To most, a school bus conjures the image of dozens of screaming children. Jamesport artist Holly Williams sees a home.
Ms. Williams, 25, purchased a 2001 GMC Bluebird school bus about a year ago and began repurposing it into her own unique tiny home. She left her job as a studio assistant for a leather design studio in Quogue about two months ago to work full-time on converting the bus into a living space and mobile art studio.
“They look at me like I’m a crazy person usually,” she said, describing reactions to her project. “Then I show them photos — they realized it’s like a house, inside of a bus. It’s basically like a custom RV.”
Ms. Williams, a Riverhead High School and SUNY Purchase graduate, is constructing the home to include all the elements of comfort. It features a stove top, kitchen sink, shower, toilet, retro fridge and a cubic stove that heats the entire space. The side door of the bus even has a keyless entry system.
“It’s like glamping,” Ms. Williams said, referring to the popular term that describes luxury or glamorous camping. “I could’ve bought an RV and re-did it, but I wanted to build the whole thing from scratch.”
She purchased the bus for about $3,000 after finding it in East Rockaway on eBay. She has since done virtually all of the remodeling and heavy construction on the 28-foot-long bus herself.
“I pretty much had to teach myself everything,” she said. “I had to teach myself all the plumbing, electrical, how to do stud walling and carpentry.”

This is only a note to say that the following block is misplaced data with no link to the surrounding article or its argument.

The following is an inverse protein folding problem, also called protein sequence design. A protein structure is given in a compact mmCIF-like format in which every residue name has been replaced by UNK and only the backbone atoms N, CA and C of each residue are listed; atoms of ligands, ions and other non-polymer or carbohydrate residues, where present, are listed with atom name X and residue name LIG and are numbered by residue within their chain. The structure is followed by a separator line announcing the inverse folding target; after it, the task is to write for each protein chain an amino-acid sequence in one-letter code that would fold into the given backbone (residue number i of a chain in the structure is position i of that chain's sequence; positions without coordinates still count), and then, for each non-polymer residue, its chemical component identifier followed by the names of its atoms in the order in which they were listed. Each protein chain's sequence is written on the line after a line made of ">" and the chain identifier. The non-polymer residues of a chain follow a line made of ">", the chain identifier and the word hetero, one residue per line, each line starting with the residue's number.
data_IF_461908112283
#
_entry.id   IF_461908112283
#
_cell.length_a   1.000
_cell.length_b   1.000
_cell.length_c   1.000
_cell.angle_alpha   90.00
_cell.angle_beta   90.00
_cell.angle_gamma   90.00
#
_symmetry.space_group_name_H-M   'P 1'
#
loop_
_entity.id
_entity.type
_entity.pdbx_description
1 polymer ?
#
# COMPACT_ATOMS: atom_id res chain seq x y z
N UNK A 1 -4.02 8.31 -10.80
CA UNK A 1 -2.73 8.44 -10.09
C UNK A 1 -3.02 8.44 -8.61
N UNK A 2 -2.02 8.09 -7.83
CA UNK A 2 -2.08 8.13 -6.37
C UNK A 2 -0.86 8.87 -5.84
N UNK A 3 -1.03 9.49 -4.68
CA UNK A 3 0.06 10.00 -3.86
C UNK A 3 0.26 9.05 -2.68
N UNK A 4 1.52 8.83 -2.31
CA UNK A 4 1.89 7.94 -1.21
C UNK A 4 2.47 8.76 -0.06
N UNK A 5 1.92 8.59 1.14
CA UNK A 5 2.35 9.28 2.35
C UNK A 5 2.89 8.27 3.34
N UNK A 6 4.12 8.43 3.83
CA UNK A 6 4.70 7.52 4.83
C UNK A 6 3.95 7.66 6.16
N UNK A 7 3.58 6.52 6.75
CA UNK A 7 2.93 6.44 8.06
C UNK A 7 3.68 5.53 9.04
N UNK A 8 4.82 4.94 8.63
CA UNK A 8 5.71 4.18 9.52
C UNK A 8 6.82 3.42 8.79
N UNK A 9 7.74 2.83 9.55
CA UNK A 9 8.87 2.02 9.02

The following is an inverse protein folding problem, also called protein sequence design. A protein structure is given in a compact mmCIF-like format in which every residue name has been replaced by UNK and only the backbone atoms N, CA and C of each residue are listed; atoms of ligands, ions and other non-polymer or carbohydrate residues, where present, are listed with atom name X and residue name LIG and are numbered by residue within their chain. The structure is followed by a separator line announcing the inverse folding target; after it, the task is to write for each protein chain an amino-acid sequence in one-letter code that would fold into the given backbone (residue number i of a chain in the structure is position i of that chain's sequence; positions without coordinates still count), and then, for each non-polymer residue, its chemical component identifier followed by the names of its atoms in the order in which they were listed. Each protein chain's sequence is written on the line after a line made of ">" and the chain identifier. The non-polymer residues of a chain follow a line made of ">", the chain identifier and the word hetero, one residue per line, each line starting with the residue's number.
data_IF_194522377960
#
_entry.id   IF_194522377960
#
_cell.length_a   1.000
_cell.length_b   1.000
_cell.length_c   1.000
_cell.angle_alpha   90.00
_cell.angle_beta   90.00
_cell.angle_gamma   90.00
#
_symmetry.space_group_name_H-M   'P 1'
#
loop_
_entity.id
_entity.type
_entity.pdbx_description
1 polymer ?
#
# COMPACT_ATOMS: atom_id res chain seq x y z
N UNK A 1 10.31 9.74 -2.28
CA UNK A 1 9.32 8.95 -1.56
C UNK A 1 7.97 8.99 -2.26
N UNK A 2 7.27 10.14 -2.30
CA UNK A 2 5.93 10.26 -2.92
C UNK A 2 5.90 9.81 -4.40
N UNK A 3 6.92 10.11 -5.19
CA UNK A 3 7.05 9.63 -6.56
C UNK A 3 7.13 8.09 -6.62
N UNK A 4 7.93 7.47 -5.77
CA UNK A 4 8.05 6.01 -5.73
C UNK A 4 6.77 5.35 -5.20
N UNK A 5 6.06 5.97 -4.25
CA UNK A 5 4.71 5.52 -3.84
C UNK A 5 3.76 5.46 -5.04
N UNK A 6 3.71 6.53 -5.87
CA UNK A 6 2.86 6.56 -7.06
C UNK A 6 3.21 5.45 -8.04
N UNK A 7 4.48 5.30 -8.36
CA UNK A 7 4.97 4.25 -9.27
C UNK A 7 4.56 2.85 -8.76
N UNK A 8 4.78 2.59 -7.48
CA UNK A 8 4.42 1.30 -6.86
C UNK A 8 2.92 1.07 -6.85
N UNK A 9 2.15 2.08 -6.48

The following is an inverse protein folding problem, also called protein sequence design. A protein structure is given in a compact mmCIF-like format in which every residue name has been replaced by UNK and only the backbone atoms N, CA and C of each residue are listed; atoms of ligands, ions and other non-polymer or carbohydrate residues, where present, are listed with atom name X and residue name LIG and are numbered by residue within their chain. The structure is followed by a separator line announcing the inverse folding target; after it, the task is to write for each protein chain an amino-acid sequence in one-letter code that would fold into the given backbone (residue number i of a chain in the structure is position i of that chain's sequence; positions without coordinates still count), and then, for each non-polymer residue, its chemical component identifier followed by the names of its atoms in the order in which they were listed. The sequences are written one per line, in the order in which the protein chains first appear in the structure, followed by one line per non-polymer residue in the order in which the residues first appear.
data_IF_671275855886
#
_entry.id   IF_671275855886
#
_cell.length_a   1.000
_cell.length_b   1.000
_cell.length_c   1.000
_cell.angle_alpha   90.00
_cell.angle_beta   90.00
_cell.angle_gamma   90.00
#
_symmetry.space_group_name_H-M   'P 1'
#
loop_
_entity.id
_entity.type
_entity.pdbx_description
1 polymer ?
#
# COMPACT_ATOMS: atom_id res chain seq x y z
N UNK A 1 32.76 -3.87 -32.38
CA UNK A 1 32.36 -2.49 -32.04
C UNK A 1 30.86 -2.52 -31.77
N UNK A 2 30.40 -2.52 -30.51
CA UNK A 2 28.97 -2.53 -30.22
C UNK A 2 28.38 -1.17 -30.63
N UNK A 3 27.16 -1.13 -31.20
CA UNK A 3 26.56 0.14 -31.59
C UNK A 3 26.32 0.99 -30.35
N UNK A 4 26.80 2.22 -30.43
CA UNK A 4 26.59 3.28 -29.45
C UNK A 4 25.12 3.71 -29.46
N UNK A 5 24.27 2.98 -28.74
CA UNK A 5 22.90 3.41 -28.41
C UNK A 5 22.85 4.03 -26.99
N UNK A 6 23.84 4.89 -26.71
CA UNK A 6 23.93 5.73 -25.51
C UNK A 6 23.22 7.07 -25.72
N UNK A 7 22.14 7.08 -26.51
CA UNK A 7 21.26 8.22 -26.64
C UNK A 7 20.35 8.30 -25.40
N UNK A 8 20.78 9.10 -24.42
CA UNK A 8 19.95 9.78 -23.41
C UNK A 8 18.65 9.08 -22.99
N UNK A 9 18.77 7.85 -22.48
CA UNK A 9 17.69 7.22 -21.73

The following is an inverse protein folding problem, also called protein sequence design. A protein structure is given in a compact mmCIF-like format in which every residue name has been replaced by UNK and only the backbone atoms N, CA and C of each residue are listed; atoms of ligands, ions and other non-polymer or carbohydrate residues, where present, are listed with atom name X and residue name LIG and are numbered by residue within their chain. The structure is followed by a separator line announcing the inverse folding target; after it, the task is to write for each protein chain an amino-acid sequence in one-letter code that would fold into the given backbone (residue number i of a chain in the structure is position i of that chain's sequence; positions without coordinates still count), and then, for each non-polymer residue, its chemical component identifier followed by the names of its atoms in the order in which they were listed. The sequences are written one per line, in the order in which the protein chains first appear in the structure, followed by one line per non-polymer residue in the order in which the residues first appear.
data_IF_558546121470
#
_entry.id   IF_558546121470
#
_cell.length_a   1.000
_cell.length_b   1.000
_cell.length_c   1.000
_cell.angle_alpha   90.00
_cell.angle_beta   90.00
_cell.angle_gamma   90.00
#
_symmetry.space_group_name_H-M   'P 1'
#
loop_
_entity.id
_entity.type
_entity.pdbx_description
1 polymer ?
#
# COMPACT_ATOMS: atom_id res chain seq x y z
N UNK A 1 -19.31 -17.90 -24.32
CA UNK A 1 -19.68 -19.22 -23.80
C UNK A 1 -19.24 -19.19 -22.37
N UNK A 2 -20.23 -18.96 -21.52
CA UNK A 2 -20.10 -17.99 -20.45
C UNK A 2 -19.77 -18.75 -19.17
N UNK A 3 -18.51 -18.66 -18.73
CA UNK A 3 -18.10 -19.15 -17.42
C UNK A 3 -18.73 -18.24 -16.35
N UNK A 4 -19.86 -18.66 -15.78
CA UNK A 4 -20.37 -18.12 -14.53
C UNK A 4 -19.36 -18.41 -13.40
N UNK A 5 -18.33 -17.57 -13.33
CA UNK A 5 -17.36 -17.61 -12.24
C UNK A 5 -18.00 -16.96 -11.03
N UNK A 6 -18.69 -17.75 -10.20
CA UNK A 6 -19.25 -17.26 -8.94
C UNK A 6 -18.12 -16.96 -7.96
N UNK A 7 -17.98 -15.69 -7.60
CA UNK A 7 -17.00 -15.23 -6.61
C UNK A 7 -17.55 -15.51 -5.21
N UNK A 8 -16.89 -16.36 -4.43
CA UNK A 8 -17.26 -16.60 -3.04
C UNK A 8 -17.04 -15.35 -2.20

Williams said she has put around $15,000 into the bus she calls “Wander,” which, according to her, will be a completely self-sufficient vehicle.
“It’s built to be completely ‘off-grid’,” she said. “I carry my water on-board, and it’s solar-panel powered. I don’t need to be plugged into shore power or a house.”
Ms. Williams is a printmaker and graphic designer who calls her studio “Pine Barren Press” and works mostly with linocut and woodblock printing. In 2016, she created a sign permanently installed on the Peconic Riverfront illustrating and identifying native Peconic River wildlife.
Raised on her family’s organic herb and horse farm, she said she enjoys spending time outdoors and her work is inspired “through the environment, exploration and natural process.”
“It forced me to get really comfortable with myself, and trust the decisions I’m making,” she said of the building process. “There’s that fear — when you start something for the first time — it’s a little scary. It’s like that every day.”
When she completes the bus, which she hopes will be on Father’s Day weekend, she plans to drive it up to the Catskill Mountain area to work as an apprentice in letterpress printing with a former professor, Leonard Seastone, at SUNY Purchase. She also plans to work part-time, along with her print-making and art.
After finding a job and completing her apprenticeship, Ms. Williams said she plans to use “Wander” to “go out west, dry camp for three weeks at a time, and make a bunch of work.”